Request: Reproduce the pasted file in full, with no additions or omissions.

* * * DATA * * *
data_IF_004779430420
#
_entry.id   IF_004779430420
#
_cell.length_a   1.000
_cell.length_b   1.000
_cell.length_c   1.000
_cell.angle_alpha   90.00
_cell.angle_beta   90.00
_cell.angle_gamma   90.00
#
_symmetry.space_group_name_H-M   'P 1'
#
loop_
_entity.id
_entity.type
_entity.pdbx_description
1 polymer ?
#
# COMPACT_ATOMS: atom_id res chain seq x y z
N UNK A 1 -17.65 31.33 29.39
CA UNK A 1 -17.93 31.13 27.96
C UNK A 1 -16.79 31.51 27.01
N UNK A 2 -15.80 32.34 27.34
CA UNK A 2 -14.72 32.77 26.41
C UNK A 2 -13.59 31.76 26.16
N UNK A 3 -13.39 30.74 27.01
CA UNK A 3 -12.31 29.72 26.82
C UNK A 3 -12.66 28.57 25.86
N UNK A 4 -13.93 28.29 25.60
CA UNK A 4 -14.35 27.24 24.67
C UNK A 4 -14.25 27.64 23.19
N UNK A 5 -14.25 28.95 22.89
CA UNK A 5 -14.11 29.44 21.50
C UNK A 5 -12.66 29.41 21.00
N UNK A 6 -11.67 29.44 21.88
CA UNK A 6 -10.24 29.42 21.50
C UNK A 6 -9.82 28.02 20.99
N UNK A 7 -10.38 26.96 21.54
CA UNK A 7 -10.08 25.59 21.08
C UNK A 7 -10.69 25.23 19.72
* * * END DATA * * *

data_IF_004779430420
#
_entry.id   IF_004779430420
#
_cell.length_a   1.000
_cell.length_b   1.000
_cell.length_c   1.000
_cell.angle_alpha   90.00
_cell.angle_beta   90.00
_cell.angle_gamma   90.00
#
_symmetry.space_group_name_H-M   'P 1'
#
loop_
_entity.id
_entity.type
_entity.pdbx_description
1 polymer ?
#
# COMPACT_ATOMS: atom_id res chain seq x y z
N UNK A 1 -17.65 31.33 29.39
CA UNK A 1 -17.93 31.13 27.96
C UNK A 1 -16.79 31.51 27.01
N UNK A 2 -15.80 32.34 27.34
CA UNK A 2 -14.72 32.77 26.41
C UNK A 2 -13.59 31.76 26.16
N UNK A 3 -13.39 30.74 27.01
CA UNK A 3 -12.31 29.72 26.82
C UNK A 3 -12.66 28.57 25.86
N UNK A 4 -13.93 28.29 25.60
CA UNK A 4 -14.35 27.24 24.67
C UNK A 4 -14.25 27.64 23.19
N UNK A 5 -14.25 28.95 22.89
CA UNK A 5 -14.11 29.44 21.50
C UNK A 5 -12.66 29.41 21.00
N UNK A 6 -11.67 29.44 21.88
CA UNK A 6 -10.24 29.42 21.50
C UNK A 6 -9.82 28.02 20.99
N UNK A 7 -10.38 26.96 21.54
CA UNK A 7 -10.08 25.59 21.08
C UNK A 7 -10.69 25.23 19.72